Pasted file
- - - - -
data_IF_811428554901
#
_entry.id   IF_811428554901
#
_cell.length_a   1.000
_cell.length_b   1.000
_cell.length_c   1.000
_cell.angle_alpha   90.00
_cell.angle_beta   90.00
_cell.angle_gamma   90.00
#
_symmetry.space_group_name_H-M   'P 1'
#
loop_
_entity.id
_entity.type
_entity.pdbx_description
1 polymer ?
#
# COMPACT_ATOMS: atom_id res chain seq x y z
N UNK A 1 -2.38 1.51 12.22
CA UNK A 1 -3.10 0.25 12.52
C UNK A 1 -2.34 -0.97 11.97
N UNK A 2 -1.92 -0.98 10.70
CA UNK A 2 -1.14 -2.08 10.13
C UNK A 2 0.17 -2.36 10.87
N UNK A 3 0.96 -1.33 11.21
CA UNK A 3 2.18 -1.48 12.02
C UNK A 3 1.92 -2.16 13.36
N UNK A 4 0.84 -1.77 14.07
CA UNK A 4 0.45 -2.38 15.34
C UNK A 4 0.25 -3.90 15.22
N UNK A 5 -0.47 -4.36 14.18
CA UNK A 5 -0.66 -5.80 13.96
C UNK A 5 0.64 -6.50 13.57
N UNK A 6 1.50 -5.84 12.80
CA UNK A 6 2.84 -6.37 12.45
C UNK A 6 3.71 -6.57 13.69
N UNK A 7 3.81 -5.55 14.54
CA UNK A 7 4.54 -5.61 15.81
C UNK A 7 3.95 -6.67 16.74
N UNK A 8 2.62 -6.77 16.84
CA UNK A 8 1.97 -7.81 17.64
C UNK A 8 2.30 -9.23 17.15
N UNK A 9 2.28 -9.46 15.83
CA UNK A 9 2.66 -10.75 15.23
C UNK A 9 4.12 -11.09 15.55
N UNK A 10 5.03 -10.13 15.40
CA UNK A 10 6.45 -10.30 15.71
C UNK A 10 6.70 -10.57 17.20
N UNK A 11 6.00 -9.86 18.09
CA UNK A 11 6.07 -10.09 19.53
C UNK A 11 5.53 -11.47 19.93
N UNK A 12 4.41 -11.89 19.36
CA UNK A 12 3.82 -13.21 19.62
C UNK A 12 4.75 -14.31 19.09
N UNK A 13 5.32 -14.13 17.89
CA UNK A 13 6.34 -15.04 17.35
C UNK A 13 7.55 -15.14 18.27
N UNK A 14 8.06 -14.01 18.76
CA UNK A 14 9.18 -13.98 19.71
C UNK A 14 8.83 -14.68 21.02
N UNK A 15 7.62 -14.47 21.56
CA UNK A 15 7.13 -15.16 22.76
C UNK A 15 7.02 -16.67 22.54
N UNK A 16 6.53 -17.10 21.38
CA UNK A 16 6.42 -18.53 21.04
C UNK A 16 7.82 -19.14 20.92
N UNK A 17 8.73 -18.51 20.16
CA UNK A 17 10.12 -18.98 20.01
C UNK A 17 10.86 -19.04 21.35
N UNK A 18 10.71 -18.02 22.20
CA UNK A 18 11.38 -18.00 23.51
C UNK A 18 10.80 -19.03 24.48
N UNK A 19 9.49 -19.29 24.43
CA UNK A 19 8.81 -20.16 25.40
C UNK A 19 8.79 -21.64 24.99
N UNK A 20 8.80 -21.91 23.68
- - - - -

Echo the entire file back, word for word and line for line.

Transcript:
data_IF_811428554901
#
_entry.id   IF_811428554901
#
_cell.length_a   1.000
_cell.length_b   1.000
_cell.length_c   1.000
_cell.angle_alpha   90.00
_cell.angle_beta   90.00
_cell.angle_gamma   90.00
#
_symmetry.space_group_name_H-M   'P 1'
#
loop_
_entity.id
_entity.type
_entity.pdbx_description
1 polymer ?
#
# COMPACT_ATOMS: atom_id res chain seq x y z
N UNK A 1 -2.38 1.51 12.22
CA UNK A 1 -3.10 0.25 12.52
C UNK A 1 -2.34 -0.97 11.97
N UNK A 2 -1.92 -0.98 10.70
CA UNK A 2 -1.14 -2.08 10.13
C UNK A 2 0.17 -2.36 10.87
N UNK A 3 0.96 -1.33 11.21
CA UNK A 3 2.18 -1.48 12.02
C UNK A 3 1.92 -2.16 13.36
N UNK A 4 0.84 -1.77 14.07
CA UNK A 4 0.45 -2.38 15.34
C UNK A 4 0.25 -3.90 15.22
N UNK A 5 -0.47 -4.36 14.18
CA UNK A 5 -0.66 -5.80 13.96
C UNK A 5 0.64 -6.50 13.57
N UNK A 6 1.50 -5.84 12.80
CA UNK A 6 2.84 -6.37 12.45
C UNK A 6 3.71 -6.57 13.69
N UNK A 7 3.81 -5.55 14.54
CA UNK A 7 4.54 -5.61 15.81
C UNK A 7 3.95 -6.67 16.74
N UNK A 8 2.62 -6.77 16.84
CA UNK A 8 1.97 -7.81 17.64
C UNK A 8 2.30 -9.23 17.15
N UNK A 9 2.28 -9.46 15.83
CA UNK A 9 2.66 -10.75 15.23
C UNK A 9 4.12 -11.09 15.55
N UNK A 10 5.03 -10.13 15.40
CA UNK A 10 6.45 -10.30 15.71
C UNK A 10 6.70 -10.57 17.20
N UNK A 11 6.00 -9.86 18.09
CA UNK A 11 6.07 -10.09 19.53
C UNK A 11 5.53 -11.47 19.93
N UNK A 12 4.41 -11.89 19.36
CA UNK A 12 3.82 -13.21 19.62
C UNK A 12 4.75 -14.31 19.09
N UNK A 13 5.32 -14.13 17.89
CA UNK A 13 6.34 -15.04 17.35
C UNK A 13 7.55 -15.14 18.27
N UNK A 14 8.06 -14.01 18.76
CA UNK A 14 9.18 -13.98 19.71
C UNK A 14 8.83 -14.68 21.02
N UNK A 15 7.62 -14.47 21.56
CA UNK A 15 7.13 -15.16 22.76
C UNK A 15 7.02 -16.67 22.54
N UNK A 16 6.53 -17.10 21.38
CA UNK A 16 6.42 -18.53 21.04
C UNK A 16 7.82 -19.14 20.92
N UNK A 17 8.73 -18.51 20.16
CA UNK A 17 10.12 -18.98 20.01
C UNK A 17 10.86 -19.04 21.35
N UNK A 18 10.71 -18.02 22.20
CA UNK A 18 11.38 -18.00 23.51
C UNK A 18 10.80 -19.03 24.48
N UNK A 19 9.49 -19.29 24.43
CA UNK A 19 8.81 -20.16 25.40
C UNK A 19 8.79 -21.64 24.99
N UNK A 20 8.80 -21.91 23.68